CM Storm Sirus True 5.1 Gaming Headset Review
Simon Telford / 6 years ago
[wpcol_1half id=”” class=”” style=””]Headsets are all the rage in the gaming market, and recently we have seen a huge spike in the number of 5.1 and even the occasional 7.1 surround sound headset. Some of the headsets claim to offer a virtual 5.1 surround sound and others, like the Tritton PC510 HDa Gaming Headset we reviewed a while back that offer ‘True 5.1 surround sound’ . The CM Storm Sirus 5.1 Gaming Headset certainly claims to offer the true surround sound experience and for fairly well founded reasons.
Each side of the headset in fact has 4 individual speakers, giving you, front, rear, centre and bass on each side. The positioning of such has been designed so that the front speaker emits sounds just in front of your ear – and as its so close to your ear it only has to be a tiny amount to feel like its coming from several metres in front of you during a game – this is of course similar for the rear speakers and the centre ones.
The headset is a stylish dark grey and black with the CM Storm logo lighting up with an emerald red when powered. The headset is fairly chunky but is fairly light.
The usual looking CM Storm quick start guide is included.
One of the main features of this headset is the in-line control which is quite something special and in itself has several features. Primarily, of course it is to adjust the volume control, but with the aid of the button in the centre you can adjust the other 4 channels individually. On top of this you can also mute the headset and the microphone individually.
The normal means of connection for this headset is to use the ‘Tactile Mixing Console’ and plug it in via 2 USB connections, which like all the connections on this headset are gold-plated.
CM Storm have however included a secondary cable, which allows you to plug this headset directly into your 5.1 sound card or onboard surround sound, this does also require a USB port, but doesn’t give you any volume controls over the headset.[/wpcol_1half]
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Once installing the drivers from the CM Storm website we were a little disappointed with the options that were available to us. The first page allows you to alter just the master volume and the front channel – although this does allow for some fine tweaking after the left and right balance to make sure it sounds equal to you.
They have also included a very limited settings page, which gives you a few options that quite frankly aren’t going to make much difference to the usability of this headset.
Although the software options might be limiting it really doesn’t detract from how good the headset is. The sound quality is excellent and the surround sound is pretty stunning. We did however feel that the bass wasn’t as punchy as other similar headsets although it did seem to ooze sound quality instead – that said, once you turn it up it is still packing a punch.
We were certainly very impressed with the ‘Tactile Mixing Console’ which allows for on-the-fly changes to the surround sound to make sure it is perfectly balanced to your taste, it also allows quick and easy access to mute the microphone which is very useful while gaming. We did like the rotating volume control which had a nice weight to it and spun easily, but at the same time it allowed you to precisely change the volume level or the level of one of the channels. The led’s also give it a very professional look and it will certainly look good on any desk. Our only concern is with the choice of connectors which we suspect after time may not stay together with the weight of the cable on them.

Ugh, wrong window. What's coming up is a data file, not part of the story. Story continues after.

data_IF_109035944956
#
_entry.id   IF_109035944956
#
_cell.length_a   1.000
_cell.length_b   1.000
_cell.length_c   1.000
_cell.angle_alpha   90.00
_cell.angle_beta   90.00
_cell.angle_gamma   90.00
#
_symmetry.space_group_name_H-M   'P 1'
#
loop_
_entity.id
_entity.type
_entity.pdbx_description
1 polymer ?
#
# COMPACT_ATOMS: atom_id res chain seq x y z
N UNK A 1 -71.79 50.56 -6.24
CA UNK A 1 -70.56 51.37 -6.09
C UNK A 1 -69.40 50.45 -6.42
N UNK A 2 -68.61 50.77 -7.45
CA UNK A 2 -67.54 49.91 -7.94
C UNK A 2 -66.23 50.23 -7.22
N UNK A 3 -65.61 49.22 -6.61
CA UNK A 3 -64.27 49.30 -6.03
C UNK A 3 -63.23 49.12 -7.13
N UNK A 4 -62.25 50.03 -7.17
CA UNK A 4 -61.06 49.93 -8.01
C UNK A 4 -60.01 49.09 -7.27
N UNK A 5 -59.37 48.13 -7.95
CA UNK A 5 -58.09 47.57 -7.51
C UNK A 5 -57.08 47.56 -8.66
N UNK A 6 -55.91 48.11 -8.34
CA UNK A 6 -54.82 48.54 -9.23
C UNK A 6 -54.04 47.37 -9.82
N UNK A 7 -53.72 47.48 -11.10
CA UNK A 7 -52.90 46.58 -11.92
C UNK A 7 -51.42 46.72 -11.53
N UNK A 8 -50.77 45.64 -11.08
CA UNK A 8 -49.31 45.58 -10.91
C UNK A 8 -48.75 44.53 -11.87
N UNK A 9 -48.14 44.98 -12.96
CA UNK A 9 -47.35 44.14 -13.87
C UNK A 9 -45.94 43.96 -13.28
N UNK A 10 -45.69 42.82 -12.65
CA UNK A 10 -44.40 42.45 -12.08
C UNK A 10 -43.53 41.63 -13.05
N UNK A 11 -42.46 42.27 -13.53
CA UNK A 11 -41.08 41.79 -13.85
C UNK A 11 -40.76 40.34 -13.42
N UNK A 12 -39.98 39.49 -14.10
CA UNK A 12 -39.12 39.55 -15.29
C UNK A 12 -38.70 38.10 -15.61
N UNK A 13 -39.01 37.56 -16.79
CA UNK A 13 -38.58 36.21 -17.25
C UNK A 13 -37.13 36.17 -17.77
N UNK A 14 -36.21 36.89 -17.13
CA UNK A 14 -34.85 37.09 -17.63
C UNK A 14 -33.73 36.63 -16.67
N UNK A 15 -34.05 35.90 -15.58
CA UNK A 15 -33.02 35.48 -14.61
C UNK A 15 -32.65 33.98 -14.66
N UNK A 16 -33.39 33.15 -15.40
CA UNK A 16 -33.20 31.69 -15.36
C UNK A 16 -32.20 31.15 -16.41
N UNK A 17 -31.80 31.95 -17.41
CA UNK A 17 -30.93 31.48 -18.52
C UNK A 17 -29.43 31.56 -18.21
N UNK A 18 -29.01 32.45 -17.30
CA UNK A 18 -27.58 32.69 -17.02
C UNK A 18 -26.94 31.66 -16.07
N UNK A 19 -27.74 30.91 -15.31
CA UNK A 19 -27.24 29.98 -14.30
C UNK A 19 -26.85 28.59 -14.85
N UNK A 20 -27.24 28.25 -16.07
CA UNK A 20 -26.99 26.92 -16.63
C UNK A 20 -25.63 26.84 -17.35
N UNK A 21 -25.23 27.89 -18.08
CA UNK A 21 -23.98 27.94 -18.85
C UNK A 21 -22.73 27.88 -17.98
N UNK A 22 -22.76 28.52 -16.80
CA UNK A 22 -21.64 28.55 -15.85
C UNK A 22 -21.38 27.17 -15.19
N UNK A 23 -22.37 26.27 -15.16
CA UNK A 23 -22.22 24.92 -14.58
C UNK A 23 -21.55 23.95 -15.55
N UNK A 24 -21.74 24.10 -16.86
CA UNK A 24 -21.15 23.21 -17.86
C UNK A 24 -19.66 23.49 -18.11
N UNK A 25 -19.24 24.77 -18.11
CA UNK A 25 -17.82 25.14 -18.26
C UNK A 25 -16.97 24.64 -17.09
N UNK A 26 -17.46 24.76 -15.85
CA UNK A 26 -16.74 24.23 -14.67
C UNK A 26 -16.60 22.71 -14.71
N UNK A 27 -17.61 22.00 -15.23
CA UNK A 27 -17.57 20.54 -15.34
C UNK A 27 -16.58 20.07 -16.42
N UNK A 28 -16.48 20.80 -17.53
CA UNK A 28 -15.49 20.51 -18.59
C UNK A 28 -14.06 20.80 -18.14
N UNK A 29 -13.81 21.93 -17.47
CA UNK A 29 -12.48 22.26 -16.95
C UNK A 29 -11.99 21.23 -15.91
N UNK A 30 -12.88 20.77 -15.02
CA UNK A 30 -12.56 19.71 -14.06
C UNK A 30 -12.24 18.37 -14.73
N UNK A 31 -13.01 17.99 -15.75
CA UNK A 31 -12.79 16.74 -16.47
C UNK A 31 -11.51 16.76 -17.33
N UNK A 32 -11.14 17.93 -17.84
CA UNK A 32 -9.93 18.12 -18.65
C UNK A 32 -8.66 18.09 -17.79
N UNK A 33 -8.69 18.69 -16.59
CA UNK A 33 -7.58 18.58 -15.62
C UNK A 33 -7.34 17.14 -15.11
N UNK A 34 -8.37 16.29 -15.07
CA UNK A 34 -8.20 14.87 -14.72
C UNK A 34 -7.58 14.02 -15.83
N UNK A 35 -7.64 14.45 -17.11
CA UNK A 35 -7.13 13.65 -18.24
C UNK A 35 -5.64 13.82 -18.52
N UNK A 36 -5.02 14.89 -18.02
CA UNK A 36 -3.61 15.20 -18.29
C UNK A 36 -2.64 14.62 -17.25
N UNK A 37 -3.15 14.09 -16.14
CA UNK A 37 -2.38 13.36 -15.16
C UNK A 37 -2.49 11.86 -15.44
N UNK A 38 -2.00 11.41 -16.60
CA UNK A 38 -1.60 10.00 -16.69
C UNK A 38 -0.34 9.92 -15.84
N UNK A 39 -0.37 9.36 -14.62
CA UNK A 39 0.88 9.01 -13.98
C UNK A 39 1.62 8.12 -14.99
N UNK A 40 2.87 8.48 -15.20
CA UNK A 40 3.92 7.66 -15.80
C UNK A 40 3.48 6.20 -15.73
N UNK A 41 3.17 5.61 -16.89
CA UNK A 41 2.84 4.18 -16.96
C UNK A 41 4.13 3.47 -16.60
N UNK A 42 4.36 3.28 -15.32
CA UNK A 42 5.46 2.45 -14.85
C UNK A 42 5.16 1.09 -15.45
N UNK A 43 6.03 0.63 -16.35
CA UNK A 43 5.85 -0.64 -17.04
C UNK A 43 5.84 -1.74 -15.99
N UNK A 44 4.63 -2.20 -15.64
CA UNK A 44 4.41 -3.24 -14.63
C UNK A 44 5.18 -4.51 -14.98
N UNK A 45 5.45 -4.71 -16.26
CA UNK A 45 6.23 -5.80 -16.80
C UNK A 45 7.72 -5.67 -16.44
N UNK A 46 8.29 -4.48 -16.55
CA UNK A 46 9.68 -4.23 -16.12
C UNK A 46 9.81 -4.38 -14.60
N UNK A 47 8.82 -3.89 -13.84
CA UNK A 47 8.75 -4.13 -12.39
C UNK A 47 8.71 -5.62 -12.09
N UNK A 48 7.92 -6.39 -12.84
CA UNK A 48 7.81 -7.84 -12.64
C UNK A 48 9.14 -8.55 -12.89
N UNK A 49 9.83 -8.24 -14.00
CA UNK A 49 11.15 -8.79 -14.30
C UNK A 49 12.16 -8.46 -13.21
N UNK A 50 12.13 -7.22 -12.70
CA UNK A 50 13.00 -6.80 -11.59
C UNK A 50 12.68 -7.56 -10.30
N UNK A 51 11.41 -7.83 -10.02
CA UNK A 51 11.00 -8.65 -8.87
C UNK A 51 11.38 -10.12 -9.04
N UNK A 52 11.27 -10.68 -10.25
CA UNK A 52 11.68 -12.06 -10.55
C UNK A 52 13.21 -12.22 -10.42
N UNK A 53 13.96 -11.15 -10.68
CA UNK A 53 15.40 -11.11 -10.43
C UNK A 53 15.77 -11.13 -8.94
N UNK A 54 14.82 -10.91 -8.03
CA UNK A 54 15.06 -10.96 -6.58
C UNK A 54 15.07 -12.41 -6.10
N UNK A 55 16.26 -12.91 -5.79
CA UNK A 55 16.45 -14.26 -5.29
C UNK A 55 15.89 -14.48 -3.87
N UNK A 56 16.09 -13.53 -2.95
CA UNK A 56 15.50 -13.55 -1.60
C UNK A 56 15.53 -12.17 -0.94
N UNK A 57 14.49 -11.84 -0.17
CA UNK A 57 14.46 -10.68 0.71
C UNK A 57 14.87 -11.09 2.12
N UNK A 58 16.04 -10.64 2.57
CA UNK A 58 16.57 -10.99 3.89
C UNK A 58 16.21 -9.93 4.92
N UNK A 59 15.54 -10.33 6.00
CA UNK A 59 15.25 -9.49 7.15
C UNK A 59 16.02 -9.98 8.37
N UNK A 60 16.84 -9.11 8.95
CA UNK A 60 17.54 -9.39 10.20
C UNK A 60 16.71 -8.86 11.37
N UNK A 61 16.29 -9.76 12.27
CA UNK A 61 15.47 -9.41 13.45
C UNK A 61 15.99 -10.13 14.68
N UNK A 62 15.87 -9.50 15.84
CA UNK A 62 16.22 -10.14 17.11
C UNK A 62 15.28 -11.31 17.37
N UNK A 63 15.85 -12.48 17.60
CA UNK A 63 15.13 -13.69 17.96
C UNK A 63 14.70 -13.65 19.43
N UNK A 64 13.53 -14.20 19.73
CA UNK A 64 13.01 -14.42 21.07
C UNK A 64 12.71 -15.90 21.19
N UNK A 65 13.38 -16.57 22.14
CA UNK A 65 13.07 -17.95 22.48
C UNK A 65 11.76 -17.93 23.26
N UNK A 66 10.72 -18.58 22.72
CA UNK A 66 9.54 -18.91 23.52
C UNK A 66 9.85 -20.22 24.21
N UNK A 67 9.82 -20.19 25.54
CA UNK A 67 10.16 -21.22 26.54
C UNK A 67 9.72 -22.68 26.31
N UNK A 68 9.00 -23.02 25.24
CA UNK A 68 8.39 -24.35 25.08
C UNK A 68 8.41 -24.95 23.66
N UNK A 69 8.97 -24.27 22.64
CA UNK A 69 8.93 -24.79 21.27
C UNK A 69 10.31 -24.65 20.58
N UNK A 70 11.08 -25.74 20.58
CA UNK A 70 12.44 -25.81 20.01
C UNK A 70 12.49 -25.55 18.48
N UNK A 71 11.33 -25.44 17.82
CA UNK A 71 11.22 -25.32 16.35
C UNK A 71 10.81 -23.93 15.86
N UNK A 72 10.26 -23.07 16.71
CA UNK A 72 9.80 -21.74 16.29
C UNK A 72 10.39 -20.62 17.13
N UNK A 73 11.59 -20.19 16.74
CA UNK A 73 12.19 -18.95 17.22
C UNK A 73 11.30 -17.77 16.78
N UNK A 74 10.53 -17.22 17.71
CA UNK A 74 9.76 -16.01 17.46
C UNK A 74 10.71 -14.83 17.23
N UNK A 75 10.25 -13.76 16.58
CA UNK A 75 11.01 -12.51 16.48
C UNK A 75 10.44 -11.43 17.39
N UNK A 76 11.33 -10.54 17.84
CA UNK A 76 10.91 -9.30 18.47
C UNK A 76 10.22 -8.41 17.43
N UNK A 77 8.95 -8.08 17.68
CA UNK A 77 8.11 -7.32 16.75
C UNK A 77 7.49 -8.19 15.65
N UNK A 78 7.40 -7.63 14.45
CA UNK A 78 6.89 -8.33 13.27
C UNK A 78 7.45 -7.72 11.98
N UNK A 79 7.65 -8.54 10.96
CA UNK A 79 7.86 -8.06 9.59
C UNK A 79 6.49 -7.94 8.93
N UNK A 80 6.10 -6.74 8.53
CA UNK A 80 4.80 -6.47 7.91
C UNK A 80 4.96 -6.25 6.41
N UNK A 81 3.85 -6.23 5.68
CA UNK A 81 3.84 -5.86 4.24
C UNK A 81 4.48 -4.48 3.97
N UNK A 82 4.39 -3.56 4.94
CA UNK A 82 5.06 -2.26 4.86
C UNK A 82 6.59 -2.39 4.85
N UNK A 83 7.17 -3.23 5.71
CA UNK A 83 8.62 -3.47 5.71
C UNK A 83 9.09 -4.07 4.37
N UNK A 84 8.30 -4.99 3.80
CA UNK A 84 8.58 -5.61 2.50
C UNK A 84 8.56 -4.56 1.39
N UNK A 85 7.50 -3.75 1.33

Turning to the comfort of this headset we were certainly pleasantly surprised, due to the size and bulky looking build of the headset we expected it to be quite heavy and most likely sit awkwardly on your head. That is quite far from the truth even though they are certainly not the lightest headset we’ve tested they exert very little pressure on your head and neck. The fit is also very tight and with the thicker ear pads we found that we could hardly hear any external noises. This certainly bodes well for being fully immersed into a game.
The most important aspect of any headset is the sound quality, and while this is has one of the best ‘true 5.1’ surround sound set-ups i’ve heard delivered from a headset, it is more impressive that it does this with a sound quality that really is second to none. We were not fully convinced by the balance between the bass and the other frequencies in certain scenarios but that did seem to depend on the source more than we were expecting. The bass certainly has an impressive sound, it is a nice rounded tone while remaining quite punchy, although it certainly isn’t too powerful. As previously mentioned, the surround-sound ability of this headset is truly impressive, and it felt the most natural yet, with the sounds feeling like they come from behind you when going through the rear channel and similarly for the all the other combinations.
The only criticism we could find, is that the price is a fairly hefty at around £110 which we appreciate is probably a bit more than most computer or even serious gamers would want to spend on a headset. That said, this headset is nearly a masterpiece in engineering and quality, it looks good, feels good and performs extremely well, but we feel that unless you are desperate to have this headset or are a serious, nearly professional, gamer then this headset has been priced out of most consumers price range.